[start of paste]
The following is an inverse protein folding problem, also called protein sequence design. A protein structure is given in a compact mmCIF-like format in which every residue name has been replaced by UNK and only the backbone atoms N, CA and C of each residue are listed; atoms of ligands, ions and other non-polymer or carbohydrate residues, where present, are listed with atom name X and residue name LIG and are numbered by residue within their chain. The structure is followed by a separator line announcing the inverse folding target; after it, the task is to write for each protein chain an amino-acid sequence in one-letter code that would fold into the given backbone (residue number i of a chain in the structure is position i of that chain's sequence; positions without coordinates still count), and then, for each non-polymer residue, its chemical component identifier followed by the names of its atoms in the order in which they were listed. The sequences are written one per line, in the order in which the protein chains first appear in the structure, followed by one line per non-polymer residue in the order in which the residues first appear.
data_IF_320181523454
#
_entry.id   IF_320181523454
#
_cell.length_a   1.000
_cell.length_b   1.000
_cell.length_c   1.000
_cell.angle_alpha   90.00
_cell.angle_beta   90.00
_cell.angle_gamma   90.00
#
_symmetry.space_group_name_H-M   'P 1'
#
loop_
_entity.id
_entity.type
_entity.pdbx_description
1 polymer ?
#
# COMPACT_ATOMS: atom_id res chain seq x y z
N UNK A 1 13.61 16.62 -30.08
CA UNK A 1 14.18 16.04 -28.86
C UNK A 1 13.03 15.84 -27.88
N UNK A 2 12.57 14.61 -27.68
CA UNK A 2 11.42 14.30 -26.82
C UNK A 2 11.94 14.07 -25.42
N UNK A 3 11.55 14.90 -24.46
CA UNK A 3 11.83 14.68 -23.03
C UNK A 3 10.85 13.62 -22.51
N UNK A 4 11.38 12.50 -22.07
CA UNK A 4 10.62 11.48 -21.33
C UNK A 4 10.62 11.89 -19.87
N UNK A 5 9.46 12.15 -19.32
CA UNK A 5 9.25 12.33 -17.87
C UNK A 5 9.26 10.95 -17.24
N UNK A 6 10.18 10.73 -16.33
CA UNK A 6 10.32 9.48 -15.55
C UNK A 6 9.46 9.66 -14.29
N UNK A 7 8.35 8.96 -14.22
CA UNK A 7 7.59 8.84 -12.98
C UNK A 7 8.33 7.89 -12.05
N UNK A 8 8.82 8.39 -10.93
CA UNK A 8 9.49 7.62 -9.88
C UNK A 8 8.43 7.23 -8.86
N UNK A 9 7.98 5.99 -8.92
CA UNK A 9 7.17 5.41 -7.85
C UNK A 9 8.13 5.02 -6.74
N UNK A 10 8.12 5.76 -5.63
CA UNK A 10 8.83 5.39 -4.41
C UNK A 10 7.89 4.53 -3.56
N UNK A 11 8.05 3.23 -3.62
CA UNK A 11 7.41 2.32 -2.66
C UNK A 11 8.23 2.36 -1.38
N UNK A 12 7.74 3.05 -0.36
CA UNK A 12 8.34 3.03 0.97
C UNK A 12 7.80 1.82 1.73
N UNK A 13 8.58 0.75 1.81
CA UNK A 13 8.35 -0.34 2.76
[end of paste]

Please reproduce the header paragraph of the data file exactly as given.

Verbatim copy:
The following is an inverse protein folding problem, also called protein sequence design. A protein structure is given in a compact mmCIF-like format in which every residue name has been replaced by UNK and only the backbone atoms N, CA and C of each residue are listed; atoms of ligands, ions and other non-polymer or carbohydrate residues, where present, are listed with atom name X and residue name LIG and are numbered by residue within their chain. The structure is followed by a separator line announcing the inverse folding target; after it, the task is to write for each protein chain an amino-acid sequence in one-letter code that would fold into the given backbone (residue number i of a chain in the structure is position i of that chain's sequence; positions without coordinates still count), and then, for each non-polymer residue, its chemical component identifier followed by the names of its atoms in the order in which they were listed. The sequences are written one per line, in the order in which the protein chains first appear in the structure, followed by one line per non-polymer residue in the order in which the residues first appear.